Over the course of the last several months there have been whispers, some subtle, some not so much, regarding a merger of Android and Chrome, both of the powerhouse Google franchise. Sundar Pichai, the Senior Vice President at Chrome, has admitted as much, telling CNET “that his product and that other Google operating system, Android, may some day merge.” Yet, there are many things that would need to happen before a merger could successfully occur.
But, it does look to slowly be occurring with the addition of the Chrome browser as a member of the WebKit browser engine product last summer, and the announcement that Chrome for Android will be released in beta form in a matter of weeks. That the Android browser finally shares enough code with the Chrome browser diminishes some of the compatibility issues between the two, making the transition more seamless. Regardless, there are still some problems that must be overcome, outside of the failure of Google’s first attempt at the Chrome OS.
Issues with Chrome OS
Chrome, relatively speaking, is much younger than Android, which Google purchased while Chrome was built in-house. During the introduction of the new Samsung Chromebook and Chromebox, Google’s vice president of engineering, Linus Upson, said that Google is not working on a Chrome OS tablet.
“We have our hands full in delivering a wonderful experience on desktop and laptop and the Android team have their hands full bringing a great experience on phone and tablet, but the two teams are working together even more closely” said Upson, hinting at a convergences between Chrome and Android operating systems. Yet, melding together the tablet and the phone is not an easy prospect. One problem, other than the newness of Chrome OS, that Google must address is the mobile/PC integration which both Apple and Microsoft had to develop two separate operating systems for.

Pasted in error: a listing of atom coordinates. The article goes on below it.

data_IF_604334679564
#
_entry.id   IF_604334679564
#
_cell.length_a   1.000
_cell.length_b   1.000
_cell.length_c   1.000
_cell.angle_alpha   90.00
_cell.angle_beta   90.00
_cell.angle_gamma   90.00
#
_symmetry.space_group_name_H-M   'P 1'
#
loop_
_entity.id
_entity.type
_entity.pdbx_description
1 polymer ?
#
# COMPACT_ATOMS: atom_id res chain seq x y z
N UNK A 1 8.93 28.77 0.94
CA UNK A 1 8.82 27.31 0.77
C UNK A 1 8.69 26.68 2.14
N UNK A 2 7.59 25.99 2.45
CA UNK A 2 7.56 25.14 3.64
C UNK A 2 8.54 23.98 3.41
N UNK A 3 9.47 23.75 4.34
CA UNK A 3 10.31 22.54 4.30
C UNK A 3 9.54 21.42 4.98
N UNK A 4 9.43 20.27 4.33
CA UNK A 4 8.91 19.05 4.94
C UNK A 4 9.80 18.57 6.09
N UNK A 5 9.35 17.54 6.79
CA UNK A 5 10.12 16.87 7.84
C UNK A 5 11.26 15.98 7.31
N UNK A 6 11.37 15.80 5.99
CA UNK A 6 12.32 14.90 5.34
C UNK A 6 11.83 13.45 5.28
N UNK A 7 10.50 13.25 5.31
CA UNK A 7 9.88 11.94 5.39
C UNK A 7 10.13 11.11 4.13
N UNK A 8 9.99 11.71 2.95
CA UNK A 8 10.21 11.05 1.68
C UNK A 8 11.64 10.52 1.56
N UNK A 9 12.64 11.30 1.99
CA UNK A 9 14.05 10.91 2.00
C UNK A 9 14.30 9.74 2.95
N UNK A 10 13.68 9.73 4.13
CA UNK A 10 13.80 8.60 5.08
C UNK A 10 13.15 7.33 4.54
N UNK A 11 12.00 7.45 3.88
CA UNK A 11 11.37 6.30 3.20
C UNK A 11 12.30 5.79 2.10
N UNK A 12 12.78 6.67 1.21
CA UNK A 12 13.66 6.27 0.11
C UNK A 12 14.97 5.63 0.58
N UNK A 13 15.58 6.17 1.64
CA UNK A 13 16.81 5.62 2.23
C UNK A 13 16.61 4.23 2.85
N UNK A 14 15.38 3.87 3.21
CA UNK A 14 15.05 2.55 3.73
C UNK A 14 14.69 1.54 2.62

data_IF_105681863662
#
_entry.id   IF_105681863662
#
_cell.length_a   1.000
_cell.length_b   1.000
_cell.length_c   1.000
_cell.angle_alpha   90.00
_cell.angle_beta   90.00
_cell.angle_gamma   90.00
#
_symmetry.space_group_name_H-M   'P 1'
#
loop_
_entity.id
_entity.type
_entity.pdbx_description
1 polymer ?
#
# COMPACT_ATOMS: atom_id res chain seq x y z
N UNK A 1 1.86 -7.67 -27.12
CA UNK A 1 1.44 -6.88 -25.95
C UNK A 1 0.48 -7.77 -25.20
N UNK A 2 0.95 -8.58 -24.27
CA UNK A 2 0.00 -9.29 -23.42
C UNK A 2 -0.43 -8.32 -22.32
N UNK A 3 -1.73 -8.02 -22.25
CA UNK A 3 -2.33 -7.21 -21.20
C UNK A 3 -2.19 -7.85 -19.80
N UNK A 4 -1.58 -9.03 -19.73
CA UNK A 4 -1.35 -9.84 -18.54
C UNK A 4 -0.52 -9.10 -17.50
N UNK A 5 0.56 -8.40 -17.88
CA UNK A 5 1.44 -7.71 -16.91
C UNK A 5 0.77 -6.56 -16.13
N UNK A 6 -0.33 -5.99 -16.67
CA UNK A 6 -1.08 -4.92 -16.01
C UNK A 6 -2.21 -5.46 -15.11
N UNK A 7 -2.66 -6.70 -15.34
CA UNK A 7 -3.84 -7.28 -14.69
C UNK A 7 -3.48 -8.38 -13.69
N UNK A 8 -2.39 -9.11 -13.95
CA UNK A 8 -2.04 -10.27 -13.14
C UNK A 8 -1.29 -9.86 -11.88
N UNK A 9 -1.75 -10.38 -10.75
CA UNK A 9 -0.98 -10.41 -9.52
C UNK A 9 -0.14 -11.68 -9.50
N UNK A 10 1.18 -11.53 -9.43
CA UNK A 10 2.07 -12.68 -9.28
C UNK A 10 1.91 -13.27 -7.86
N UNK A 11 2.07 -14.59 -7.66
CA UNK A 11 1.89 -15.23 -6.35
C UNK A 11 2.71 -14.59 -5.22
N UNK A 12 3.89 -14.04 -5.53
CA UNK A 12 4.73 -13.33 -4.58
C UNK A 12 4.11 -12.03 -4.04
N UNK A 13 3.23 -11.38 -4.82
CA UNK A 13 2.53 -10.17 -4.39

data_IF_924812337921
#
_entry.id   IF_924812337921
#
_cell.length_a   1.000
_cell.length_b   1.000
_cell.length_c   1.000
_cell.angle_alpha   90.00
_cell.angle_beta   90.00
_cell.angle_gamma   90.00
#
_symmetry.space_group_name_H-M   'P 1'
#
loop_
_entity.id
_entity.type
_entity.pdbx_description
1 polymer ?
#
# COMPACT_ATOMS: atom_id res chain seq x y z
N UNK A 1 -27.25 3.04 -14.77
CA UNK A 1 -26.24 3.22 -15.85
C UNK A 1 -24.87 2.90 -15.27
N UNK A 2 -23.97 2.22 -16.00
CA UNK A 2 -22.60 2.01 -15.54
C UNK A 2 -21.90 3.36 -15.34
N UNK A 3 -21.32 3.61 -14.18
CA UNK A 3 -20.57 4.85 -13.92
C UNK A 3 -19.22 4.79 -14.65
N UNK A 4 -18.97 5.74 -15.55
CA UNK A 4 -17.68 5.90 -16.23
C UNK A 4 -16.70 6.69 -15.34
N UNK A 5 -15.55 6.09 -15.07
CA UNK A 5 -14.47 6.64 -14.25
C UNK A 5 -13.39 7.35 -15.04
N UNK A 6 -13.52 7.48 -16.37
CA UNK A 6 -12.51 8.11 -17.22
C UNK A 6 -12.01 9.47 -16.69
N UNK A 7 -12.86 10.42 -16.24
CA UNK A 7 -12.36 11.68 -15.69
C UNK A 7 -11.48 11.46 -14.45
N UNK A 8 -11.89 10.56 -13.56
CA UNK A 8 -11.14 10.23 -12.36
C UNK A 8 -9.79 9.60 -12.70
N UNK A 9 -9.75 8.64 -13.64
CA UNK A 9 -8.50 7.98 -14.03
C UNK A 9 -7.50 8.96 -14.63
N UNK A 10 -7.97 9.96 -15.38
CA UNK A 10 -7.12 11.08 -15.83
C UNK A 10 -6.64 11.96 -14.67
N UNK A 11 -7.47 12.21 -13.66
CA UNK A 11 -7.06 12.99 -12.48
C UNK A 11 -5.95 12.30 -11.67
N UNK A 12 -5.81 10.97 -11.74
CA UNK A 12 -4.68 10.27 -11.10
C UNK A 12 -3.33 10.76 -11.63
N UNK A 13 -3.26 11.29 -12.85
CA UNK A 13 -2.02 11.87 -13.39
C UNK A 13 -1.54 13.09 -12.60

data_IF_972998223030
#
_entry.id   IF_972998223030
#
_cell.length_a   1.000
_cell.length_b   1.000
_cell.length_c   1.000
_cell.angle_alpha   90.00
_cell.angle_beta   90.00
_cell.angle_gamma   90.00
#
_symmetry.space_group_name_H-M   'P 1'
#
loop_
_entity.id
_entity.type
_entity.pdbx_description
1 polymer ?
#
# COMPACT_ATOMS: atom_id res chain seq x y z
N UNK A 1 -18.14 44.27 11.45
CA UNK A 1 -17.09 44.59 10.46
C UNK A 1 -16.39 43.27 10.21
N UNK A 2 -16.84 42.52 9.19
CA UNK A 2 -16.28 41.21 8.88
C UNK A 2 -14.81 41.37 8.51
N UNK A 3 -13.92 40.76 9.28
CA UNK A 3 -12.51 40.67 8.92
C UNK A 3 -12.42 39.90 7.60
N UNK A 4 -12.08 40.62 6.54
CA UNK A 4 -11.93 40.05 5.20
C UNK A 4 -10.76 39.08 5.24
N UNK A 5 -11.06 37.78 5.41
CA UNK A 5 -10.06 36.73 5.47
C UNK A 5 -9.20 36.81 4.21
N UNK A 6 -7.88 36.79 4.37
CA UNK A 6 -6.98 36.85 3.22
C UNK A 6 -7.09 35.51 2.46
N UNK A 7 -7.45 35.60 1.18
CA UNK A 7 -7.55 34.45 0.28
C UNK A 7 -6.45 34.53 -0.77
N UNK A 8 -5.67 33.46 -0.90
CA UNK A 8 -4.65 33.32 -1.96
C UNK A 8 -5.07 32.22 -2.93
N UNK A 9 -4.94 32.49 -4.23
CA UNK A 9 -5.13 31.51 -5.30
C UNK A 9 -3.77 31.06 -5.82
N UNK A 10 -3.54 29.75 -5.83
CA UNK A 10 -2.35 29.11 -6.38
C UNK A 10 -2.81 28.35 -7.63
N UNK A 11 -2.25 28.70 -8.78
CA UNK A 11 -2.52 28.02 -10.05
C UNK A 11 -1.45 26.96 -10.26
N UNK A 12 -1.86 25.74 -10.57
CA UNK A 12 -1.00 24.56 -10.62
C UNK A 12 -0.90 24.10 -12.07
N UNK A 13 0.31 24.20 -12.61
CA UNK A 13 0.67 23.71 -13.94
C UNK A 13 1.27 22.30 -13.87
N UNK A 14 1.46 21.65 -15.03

Yet, the payoff for Google, to integrate Chrome into Android, should payoff in spades. The Chrome browser is either the number one or two most used browser in the world, with the race between Internet Explorer and Chrome growing tighter everyday. This deeper market integration will, eventually, make it easier for Google to bring its Chrome OS into the mainstream.
The push for mainstream Chrome OS
A lot of this discussion has occurred in the last week since the announcement of the Samsung Chromebox and Chrombook. The Chromebook, a laptop, comes with significant drawbacks — the biggest being its need to always be online, along with what the editors at CNET call the “general limitations of the Chrome OS,” which make it difficult to recommend. A potential customer could get a higher quality, more useful laptop for a similar, if not cheaper, price than the $449 Series 5 550 Chromebook that will be offered.
The Chromebox, which comes in at a reasonable $329, is a desktop unit that bears a close resemblance to Apple’s Mac Mini. For users who spend a good deal of time working on Google’s Cloud, these devices are a sound investment. Regardless, according to Stephen Shankland of CNET, the Chromebox and Chromebook are still slower than traditional PCs.
Shankland also notes that users should not write off the Chromebook or Chromebox just yet, saying, “the Web is becoming more powerful as a foundation for apps, those apps are taking advantage of the new power, and Chrome OS draws on that broad and deep movement,” and that while Google has been known to “unceremoniously dump some dud projects, Chrome OS looks to me like one of the ones in which Google is investing for the long haul.”
In a recent LA Times article it is written that Google is promoting the computers by claiming that “its line of Web-base computers will not have a ‘messy desktop’ or ‘rolling hills of green.’” The Chromebook and Chromebox are already available on Amazon, and in the coming weeks will be available at Best Buy stores across the nation. According to Amazon’s website, the Chromebox is currently ranked second in computers and accessories, desktop and the Chromebook is ranked 19th in computer and accessories, laptops, potentially hinting to strong sales figures and a future for the Chrome OS.